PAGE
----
After an unsuccessful run as the Vice Presidential Candidate for James M Cox Roosevelt developed what was then called Polio and would end up being paralyzed from the waist down, although he tried many different treatments he would remain paralyzed for the rest of his life. That didn’t stop him though and with the help of powerful people such as William Randolph Hearst, Joseph P Kennedy Sr., William Gibbs McAdoo and John Nance Garner Roosevelt secured the nomination for the 1933 Presidential Election which he won and was inaugurated on March 4, 1933. This was the middle of The Great Depression when 25% of the workforce was unemployed and millions of Americans were homeless. Roosevelt’s answer to the problem was to start blaming the economic crisis on bankers and financiers. Big corporations were also included for their supposed quest for profit on the backs of the working public. Roosevelt was determined to put the tens of millions of the unemployed back to work and to strengthen the Unions in their effort to organize the labor force. Roosevelt started a series of radio broadcast also called “Fireside Chats” to take his ideas directly to the American people. Roosevelt’s famous quote of “The only thing we have to fear is fear itself” that was delivered in the middle of the banking crisis. Roosevelt was carefully laying the groundwork for his Progressive plans for the future of America. Roosevelt played on the fears the average American had about losing their jobs and homes and the building resentment of the rich and powerful. Congress was under great pressure to help this new hero of the disadvantaged and the day after his “Fear” speech Congress passed the Emergency Banking Act. To reverse the lack of confidence in the banking system that had failed and wiped out the savings of so many Americans Roosevelt pushed for and got passed and signed the Glass-Steagall Act that established the “FDIC” Federal Deposit Insurance Corporation. To help put some of the younger Americans back to work Roosevelt created the “C.C.C.” Civilian Conservation Corps, this was Roosevelt’s favorite agency and it immediately put 250,000 men to work on local rural projects. As Roosevelt’s popularity grew with the people he accelerated as many public programs as he could ramrod through Congress. As more and more homeowners and farmers received financial relief his popularity continued to grow and the start of the Entitlement Society began to take root. Roosevelt’s idea that the more people became dependent on the government the more power government had to control their lives. The creation of the National Industrial Recovery Act of 1933 that forced industries to adopt a series of codes designed to control their operation and to give the unions greater access and power to organize the labor force. Class Warfare was being seeded in the minds of the working class and has been a tool of the Progressives and Liberals ever since. Unemployment dropped from its 25% high at the start of his administration but had dropped to an amazing 1.9% during WW2 due to wartime manufacturing to support the war effort. All of this was part of the first part of the “New Deal” with yet more to come. The Securities and Exchange Commission was created to regulate the stock market along with the TVA Tennessee Valley Authority that was to become the largest government owned industry in American history. Prohibition was repealed and the taxes collected from the sale of now legal alcohol brought in much needed revenue. The second part of the New Deal was accelerated when the Democrats gained large majorities in both houses during the 1934 Congressional Election. With the control of the Presidency, the Senate and the House of Representatives, Roosevelt bulldozed the Republican minority and enacted Bill after Bill including Works Progress Administration, Social Security Act that promised to provide economic security. Roosevelt also kept his promise to the unions with the Wagner Act that would become The National Labor Relations Act. This act established as a Federal Right for workers to organize Unions and join collective bargaining with their employers. A coalition and partnership was thus formed between the Democrats and the Unions that still holds today.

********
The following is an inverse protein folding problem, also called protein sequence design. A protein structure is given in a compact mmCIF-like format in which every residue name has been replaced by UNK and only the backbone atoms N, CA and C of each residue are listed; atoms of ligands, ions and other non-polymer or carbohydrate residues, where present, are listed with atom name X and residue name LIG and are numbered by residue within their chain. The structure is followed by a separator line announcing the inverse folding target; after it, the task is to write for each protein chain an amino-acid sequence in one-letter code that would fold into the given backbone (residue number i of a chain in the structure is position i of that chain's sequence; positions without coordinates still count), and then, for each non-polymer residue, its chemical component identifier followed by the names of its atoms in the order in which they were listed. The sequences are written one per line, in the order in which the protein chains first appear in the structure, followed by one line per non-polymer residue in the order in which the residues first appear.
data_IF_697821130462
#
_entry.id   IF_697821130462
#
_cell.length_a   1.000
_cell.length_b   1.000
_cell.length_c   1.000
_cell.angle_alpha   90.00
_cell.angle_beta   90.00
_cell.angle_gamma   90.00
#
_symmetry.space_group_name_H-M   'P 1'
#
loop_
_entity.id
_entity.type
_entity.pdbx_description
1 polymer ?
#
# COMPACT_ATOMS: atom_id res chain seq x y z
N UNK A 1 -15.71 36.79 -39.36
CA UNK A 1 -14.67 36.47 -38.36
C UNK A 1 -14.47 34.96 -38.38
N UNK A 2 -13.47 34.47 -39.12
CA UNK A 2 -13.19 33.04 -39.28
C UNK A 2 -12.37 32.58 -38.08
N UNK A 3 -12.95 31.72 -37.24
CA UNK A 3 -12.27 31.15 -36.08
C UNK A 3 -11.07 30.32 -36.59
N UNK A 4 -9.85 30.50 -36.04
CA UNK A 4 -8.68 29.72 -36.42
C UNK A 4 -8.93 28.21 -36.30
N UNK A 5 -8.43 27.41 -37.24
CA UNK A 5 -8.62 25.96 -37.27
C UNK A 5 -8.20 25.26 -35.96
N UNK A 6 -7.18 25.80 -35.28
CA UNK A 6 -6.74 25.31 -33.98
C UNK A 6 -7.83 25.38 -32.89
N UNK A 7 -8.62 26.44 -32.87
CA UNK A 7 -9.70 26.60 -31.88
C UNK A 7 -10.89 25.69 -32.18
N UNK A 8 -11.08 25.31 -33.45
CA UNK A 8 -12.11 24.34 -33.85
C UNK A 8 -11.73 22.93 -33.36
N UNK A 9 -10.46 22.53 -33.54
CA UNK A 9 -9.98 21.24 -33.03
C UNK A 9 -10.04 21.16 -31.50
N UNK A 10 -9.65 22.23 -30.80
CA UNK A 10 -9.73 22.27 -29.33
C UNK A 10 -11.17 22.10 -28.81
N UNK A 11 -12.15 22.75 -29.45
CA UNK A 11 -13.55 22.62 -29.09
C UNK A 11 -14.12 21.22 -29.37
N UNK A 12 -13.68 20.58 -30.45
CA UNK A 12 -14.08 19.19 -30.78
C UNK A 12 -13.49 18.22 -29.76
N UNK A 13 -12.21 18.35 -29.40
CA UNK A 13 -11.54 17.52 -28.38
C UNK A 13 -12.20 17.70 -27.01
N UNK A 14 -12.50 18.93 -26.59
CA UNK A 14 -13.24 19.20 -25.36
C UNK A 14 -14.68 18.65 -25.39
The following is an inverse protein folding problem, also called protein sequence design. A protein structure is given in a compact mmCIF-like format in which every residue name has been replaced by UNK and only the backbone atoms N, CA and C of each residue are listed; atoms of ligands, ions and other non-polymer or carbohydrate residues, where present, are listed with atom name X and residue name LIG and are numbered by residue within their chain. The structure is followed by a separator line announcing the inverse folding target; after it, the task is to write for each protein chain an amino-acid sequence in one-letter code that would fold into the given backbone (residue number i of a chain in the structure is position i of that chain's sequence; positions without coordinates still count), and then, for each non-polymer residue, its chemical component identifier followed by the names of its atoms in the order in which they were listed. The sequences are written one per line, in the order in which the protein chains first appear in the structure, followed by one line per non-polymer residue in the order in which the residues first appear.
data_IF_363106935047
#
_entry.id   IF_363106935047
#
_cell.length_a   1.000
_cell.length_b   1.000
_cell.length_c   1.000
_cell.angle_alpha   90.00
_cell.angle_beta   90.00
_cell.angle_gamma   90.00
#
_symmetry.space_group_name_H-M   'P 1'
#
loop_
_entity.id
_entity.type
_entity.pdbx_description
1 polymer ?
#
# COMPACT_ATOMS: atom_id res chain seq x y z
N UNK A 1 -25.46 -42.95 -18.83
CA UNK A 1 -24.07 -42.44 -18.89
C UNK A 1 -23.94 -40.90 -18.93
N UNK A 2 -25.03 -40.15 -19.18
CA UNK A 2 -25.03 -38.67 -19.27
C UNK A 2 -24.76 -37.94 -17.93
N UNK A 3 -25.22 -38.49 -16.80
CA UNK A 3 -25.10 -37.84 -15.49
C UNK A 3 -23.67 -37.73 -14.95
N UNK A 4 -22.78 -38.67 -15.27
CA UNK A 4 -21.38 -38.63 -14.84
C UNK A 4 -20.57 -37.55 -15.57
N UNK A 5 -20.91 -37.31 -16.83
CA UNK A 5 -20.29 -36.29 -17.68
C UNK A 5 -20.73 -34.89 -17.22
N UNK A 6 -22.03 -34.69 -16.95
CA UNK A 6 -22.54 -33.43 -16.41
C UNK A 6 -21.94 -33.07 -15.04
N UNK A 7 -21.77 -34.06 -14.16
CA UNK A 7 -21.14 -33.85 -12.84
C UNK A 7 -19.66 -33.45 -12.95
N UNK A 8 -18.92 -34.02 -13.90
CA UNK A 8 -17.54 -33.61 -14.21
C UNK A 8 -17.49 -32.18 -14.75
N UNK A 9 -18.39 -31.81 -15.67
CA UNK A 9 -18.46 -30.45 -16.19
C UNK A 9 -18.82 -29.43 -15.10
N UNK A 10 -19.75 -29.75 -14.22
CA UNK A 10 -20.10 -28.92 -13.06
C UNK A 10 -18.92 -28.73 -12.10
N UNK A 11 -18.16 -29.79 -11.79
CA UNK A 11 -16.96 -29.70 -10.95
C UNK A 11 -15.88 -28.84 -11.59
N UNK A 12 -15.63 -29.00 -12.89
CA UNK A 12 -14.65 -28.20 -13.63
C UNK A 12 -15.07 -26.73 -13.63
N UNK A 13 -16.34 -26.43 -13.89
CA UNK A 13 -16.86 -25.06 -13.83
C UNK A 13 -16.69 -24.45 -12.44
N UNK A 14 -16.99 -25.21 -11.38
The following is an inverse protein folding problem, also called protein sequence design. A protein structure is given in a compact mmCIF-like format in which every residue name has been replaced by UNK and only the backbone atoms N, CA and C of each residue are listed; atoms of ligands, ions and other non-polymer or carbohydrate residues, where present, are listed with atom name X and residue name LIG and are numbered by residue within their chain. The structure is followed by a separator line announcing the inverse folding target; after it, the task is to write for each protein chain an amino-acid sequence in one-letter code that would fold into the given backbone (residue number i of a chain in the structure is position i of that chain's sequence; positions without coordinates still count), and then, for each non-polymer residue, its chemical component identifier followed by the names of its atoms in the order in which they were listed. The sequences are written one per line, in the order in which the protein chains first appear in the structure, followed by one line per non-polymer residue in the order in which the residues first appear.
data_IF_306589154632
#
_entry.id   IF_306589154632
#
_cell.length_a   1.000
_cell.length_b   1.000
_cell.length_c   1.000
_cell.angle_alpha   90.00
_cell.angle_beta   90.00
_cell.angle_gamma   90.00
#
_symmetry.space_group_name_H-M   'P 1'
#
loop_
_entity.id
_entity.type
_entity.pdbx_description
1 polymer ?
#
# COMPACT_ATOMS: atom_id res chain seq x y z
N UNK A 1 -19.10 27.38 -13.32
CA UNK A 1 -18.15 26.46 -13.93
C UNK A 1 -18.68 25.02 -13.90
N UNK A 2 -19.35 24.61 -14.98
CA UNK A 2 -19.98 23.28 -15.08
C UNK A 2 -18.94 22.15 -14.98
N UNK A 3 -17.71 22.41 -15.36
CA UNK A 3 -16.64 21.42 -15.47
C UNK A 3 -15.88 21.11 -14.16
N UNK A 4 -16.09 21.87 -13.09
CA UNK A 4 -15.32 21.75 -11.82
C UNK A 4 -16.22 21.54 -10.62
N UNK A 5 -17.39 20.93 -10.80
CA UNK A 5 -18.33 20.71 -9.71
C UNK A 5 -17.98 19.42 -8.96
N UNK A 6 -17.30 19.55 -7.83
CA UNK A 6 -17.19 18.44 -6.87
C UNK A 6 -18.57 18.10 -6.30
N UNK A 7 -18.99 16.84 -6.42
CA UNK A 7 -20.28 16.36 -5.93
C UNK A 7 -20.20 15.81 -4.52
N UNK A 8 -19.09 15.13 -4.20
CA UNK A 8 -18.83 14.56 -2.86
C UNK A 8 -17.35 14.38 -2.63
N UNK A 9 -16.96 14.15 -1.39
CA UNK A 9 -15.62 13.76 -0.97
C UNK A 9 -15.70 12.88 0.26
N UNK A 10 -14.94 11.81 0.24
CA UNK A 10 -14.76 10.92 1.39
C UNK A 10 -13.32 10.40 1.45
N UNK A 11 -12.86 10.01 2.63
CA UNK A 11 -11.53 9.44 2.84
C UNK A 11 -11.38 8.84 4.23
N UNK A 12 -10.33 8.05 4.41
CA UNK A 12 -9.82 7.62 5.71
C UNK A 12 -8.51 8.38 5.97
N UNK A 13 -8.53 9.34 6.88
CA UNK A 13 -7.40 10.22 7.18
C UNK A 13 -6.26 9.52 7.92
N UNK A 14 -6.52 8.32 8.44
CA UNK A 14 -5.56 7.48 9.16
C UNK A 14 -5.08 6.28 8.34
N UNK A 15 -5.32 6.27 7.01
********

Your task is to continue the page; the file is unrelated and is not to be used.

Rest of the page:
With the advent of WW2 the economy boomed because of the war production of Arms, Ammunition and the tools to fight both the War in Europe and the War in the Pacific. During Roosevelt’s second term 1937-1941 Roosevelt added the Housing Act of 1937 and the Fair Standards Act. All of these laws and acts furthered Roosevelt’s Progressive plan to make the Government the provider and America to become a Welfare State.
- a system whereby the state undertakes to protect the health and well-being of its citizens, especially those in financial or social need, by means of grants, pensions, and other benefits
Because the 22nd Amendment had not yet been passed Roosevelt secured a 3rd term as President that was pre occupied with WW2 and little was done to further the Progressive cause. On Jan. 20, 1945 Roosevelt was re-elected to an unprecedented 4th term but died in office ending his Progressive campaign to change America.
Franklin Delano Roosevelt will be remembered as the Progressives movements’ greatest achiever who did more to promote and further the Progressives ideals that any person in history to that time. We will learn more of the Progressive movement after Roosevelt in Part 3